The uMonitor kit

I must admit I'd waited for a long time for this kit to show up. I'd even looked forward to winter so I could finally get my chance to stop the aircraft building for a bit to try something else. Below are a few shots of how I got on.

uMon Kit

Once the box finally arived I did a quick inventory. What I noticed was a well organised kit with clear plain instructions. All the parts were clearly labeled and where required the correct precautions were taken to avoid component damage.

uMon Main halfway

 

Here is the main PCB halfway through.

The only thing I did differently was to solder the integrated circuits to the PCB. The kit supplies high quality sockets to make it easier for people not used to hadling such devices. Since I've lost count many years ago of how many chips I've soldered, I skipped the sockets.

uMon CPU

 

This is the complete CPU board. Note the sockets for the EPROM on the left.

 

Anti static precautions are required to handle the IC's but everything is explained in detail in the assembly manual.

uMon Final Construction

 

Final assembly of the unit.. Everything fits very nicely.

uMon 1st Powerup

 

Applying power to the unit for the first time !! HOORAY !!

 

Don't know if its fault free yet but it doesn't look too bad.

uMon in Panel

 

I thought I'd better see what it loos like in the panel. (Sigh)

I have to burn it in now (hot and cold endurance testing) then calibrate the instrument. So did I enjoy it.. you bet... and would I recommend it.. definately..   

18th Jan 2004

I decided that I wanted to be able to store engine parameters like a flight recorder would for use during my test flying so I thought I'd set to and design an interface for the uMonitor. The uMonitor has a serial output capability but it is proprietary in that it isn't a standard RS232 interface used in computers so what I needed to do was design an interface. First I read the info on the serial port and wired it apropriately in order to enable the serial output. (See the Rocky Mountain info sheet) then I needed to decide how to interface to it. I decided I would program a PIC chip since it seemed the easiest way to adjust things until I got it working. Once I got the prototype working I designed the PCB for it and got Express PCB in the USA to make a couple for me, below is the result.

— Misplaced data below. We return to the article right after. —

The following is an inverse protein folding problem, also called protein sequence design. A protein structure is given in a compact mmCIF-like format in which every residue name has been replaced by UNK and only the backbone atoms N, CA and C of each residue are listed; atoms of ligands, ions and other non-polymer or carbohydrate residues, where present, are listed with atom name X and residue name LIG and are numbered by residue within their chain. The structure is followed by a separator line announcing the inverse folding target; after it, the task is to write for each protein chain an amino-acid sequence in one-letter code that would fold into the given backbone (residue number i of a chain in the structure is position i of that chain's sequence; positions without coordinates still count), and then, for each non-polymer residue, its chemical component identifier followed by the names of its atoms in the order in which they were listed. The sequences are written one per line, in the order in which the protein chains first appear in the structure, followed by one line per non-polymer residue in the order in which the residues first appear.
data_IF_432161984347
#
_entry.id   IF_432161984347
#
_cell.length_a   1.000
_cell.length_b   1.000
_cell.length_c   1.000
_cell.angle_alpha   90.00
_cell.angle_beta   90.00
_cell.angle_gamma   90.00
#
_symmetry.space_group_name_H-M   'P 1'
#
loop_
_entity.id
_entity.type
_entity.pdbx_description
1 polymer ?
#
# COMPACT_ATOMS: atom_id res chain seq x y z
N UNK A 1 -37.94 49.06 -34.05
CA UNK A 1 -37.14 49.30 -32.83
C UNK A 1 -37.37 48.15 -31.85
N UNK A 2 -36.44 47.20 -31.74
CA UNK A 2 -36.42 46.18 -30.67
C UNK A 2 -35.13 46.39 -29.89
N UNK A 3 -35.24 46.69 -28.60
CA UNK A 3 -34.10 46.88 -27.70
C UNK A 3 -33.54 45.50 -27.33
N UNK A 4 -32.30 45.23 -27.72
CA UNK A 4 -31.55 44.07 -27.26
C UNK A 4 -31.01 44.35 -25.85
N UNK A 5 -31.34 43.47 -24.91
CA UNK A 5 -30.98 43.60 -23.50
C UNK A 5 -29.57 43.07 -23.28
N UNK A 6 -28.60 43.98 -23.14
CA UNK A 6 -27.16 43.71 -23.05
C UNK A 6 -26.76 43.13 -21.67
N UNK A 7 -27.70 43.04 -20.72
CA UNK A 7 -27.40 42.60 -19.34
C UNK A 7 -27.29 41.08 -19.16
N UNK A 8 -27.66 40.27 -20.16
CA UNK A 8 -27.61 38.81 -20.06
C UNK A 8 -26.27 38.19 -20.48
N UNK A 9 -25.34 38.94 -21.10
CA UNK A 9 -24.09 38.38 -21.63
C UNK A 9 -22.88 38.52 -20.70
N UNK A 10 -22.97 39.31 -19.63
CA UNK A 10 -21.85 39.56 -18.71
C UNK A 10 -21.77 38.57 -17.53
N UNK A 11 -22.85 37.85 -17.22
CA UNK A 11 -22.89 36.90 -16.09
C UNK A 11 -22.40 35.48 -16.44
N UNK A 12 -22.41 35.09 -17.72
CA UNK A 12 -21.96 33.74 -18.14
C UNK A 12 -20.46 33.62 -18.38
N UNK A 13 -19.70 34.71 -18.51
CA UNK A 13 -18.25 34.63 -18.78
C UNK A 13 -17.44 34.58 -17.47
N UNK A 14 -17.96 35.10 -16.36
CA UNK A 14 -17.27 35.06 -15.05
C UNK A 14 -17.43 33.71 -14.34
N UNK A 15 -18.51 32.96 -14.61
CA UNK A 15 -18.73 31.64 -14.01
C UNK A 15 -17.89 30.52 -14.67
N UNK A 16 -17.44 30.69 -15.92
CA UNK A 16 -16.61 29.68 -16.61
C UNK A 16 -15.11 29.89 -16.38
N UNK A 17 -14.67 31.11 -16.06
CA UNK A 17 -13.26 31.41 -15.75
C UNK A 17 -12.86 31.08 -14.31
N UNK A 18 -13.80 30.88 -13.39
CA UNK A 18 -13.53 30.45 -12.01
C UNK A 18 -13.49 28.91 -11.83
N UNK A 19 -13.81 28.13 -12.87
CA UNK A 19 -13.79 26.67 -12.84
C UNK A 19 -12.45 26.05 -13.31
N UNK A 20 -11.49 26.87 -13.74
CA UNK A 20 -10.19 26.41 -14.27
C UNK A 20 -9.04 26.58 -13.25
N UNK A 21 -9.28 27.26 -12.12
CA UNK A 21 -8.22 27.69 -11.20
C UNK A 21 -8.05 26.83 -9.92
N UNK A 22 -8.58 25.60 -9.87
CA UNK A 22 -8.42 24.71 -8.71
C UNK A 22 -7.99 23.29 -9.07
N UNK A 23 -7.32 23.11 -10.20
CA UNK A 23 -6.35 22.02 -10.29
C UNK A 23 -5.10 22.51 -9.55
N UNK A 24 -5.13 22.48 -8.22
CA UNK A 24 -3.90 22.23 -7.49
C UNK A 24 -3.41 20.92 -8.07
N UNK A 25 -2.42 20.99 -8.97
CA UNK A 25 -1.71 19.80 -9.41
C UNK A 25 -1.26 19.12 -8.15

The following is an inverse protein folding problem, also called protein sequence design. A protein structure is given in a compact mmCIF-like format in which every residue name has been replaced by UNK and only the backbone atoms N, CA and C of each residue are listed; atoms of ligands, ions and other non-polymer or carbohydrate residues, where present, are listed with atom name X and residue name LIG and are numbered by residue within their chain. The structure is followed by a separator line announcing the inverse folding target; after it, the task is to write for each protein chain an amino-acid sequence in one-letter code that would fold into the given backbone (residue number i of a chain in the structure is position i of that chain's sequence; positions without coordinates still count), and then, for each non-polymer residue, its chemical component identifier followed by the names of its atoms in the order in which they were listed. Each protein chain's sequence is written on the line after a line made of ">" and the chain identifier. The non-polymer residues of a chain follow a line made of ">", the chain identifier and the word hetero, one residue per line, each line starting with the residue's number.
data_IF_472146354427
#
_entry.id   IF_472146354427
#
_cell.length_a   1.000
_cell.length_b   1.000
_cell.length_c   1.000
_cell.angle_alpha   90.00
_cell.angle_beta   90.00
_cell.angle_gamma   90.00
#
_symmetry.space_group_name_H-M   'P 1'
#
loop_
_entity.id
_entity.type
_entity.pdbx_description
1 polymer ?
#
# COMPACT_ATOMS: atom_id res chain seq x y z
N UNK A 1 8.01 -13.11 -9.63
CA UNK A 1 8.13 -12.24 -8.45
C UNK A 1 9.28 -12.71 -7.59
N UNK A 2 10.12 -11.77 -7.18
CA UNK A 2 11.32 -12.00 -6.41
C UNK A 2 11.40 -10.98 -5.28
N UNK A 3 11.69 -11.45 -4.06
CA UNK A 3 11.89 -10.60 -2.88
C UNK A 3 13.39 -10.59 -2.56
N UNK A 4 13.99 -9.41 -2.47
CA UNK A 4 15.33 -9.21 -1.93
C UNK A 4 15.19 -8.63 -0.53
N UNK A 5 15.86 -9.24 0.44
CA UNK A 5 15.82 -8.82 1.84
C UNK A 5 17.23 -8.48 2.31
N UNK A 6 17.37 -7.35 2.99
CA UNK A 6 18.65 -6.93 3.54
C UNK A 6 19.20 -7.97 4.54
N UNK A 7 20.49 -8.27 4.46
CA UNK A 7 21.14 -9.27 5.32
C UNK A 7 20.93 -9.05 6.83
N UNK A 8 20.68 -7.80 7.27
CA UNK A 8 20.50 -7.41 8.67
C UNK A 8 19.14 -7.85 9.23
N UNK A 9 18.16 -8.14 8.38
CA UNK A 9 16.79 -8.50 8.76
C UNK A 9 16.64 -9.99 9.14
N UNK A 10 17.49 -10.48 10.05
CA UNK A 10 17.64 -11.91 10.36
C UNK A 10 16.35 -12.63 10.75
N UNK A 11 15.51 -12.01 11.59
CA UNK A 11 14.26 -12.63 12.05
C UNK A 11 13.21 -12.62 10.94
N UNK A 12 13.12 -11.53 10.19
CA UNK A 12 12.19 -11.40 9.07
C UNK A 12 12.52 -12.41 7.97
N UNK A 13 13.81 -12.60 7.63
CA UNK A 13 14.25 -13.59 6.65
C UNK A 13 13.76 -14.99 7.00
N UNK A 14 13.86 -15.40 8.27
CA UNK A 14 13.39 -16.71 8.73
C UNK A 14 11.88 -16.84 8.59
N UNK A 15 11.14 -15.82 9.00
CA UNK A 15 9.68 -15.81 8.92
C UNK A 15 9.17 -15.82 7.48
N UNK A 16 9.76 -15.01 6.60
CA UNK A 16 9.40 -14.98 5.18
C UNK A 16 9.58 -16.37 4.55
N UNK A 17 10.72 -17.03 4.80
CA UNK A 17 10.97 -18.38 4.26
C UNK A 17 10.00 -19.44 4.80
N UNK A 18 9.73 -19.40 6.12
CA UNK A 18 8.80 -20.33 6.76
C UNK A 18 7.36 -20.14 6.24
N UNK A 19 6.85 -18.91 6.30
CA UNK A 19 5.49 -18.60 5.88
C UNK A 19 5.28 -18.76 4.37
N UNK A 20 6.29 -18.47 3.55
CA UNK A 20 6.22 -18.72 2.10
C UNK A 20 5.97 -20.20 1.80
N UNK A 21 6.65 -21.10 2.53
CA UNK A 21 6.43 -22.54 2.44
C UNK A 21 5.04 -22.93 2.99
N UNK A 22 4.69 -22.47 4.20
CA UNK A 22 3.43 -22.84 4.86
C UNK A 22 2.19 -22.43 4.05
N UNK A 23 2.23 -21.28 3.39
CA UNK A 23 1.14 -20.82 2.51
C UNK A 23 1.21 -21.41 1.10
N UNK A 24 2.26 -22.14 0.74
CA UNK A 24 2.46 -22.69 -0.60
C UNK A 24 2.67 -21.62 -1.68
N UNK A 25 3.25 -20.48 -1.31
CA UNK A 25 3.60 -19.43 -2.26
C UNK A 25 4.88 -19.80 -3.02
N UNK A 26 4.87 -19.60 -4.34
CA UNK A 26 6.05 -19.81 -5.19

If you would like to do this also, I would be happy to help. One word of warning is that if you intend running your uMonitor on the bench, ensure you wire the Oil pressure port to ground so that your Tacho doesn't keep running adding bogus flight time.

wpe3.jpg (3331 bytes)

This is the very simple schematic.. click the piccy for the PDF of it and click HERE for the bill of materials.
Next came writing the code for the main microcontroller (16F84). If you want to see the code click HERE for the pdf of it. If you are set up to program PICS and have MPLAB click HERE for the source code.

wpe4.jpg (20739 bytes)

After I tested it all and got it working it was time to make a prototype PCB. and make that work before getting on to the PC software.

As fate would have it, I had an engine failure in my aeroplane now. If I had been just a bit quicker I could have used the save parameters from this project.   Hopefully I won't need it again when I've done it.

Early interface

The first crack at the PCB. A couple of minor stuff-ups but it works fine. The next version of board will be better.
As far as the PC software goes, I have now got working software that stores each parameter every update (Every second). It uses MS Access so that the data can be easilly displayed in any form or even exported to other applications. I will one day wite some software for the IPAQ PDA to show graphical representations of the data. I'm too busy test flying right now though. Might be a good winter project.

lredff.gif (1415 bytes)